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This chapter is from the book

A Note About Conventions

Unlike most computer books, this one is short on technical terminology and conventions. Still, there are a few things you need to know.

To begin, even though the iPad works with both Windows PCs and with Macs, all the authors are Mac users. Therefore, the screen shots we provide from computers are from Macs. PCs and Macs are looking more alike all the time, however, so we don’t think these screen shots will be a problem for our Windows-using readers.

Also, we tend to use Mac terminology, referring to dialogs instead of dialog boxes and pop-up menus instead of drop-down lists. We’re sure that you can figure things out, and we do note when Windows and Mac instructions differ (fortunately, fairly seldom).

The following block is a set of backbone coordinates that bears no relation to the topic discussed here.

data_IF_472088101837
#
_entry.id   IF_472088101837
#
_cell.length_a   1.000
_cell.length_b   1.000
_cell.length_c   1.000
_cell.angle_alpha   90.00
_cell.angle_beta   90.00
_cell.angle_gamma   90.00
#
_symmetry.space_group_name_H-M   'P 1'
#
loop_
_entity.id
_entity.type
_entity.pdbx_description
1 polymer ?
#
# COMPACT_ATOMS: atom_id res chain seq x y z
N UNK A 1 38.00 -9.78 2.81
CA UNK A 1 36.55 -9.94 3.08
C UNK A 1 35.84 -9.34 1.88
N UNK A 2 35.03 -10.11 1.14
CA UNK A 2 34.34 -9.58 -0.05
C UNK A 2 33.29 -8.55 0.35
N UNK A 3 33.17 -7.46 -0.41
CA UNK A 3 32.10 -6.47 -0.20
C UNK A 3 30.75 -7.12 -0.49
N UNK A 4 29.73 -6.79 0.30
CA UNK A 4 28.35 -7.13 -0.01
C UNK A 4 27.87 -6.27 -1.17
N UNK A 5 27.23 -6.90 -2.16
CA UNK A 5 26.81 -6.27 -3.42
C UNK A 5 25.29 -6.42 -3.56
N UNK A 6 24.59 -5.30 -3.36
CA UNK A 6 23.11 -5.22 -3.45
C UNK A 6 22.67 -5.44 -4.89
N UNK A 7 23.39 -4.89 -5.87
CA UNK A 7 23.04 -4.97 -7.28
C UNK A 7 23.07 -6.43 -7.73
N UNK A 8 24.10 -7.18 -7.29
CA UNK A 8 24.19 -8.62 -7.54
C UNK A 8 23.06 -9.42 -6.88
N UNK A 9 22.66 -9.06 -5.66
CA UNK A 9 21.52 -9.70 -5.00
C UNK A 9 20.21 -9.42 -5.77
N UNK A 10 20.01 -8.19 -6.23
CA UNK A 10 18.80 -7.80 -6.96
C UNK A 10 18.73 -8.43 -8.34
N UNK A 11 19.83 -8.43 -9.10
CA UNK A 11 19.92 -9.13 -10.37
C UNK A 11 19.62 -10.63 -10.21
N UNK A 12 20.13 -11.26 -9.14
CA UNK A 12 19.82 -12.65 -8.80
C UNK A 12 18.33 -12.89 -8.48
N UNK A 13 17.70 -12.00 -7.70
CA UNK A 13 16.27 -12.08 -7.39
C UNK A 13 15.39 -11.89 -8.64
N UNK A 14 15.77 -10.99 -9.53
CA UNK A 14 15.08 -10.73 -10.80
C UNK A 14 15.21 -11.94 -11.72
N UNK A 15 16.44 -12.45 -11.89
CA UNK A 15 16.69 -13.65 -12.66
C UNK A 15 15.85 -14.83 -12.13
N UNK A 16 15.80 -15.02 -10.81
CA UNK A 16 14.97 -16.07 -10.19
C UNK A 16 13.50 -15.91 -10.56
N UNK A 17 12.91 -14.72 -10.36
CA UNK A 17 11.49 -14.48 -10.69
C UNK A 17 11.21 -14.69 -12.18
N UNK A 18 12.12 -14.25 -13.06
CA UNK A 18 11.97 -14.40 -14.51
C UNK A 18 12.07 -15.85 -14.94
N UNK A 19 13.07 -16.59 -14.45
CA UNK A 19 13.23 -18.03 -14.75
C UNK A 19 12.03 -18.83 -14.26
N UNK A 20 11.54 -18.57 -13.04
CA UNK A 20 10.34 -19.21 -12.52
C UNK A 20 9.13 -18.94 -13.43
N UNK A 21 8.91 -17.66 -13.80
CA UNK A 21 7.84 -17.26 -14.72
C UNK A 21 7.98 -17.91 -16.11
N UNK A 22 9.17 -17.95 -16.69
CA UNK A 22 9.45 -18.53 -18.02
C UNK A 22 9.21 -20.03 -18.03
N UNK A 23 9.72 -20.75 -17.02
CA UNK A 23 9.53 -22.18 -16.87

Sometimes, we say things like “Tap Settings > General > Network.” This is a shortcut way of saying, “Tap the Settings app. When Settings opens, tap General, and then, in the General screen, tap Network.” Again, we’re sure that you can figure this out.

Finally, you need to know a few basic iPad action terms:

  • Tap. This means touch your finger to the screen and then quickly lift it.

  • Tap and hold. This means touch the screen and don’t lift your finger.

  • Swipe. This means touch the screen and quickly drag your finger up, down, left, or right. (We tell you the direction in which to drag.)

And now, with that out of the way, on to the projects.

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iPad Project Book, The

This chapter is from the book

iPad Project Book, The

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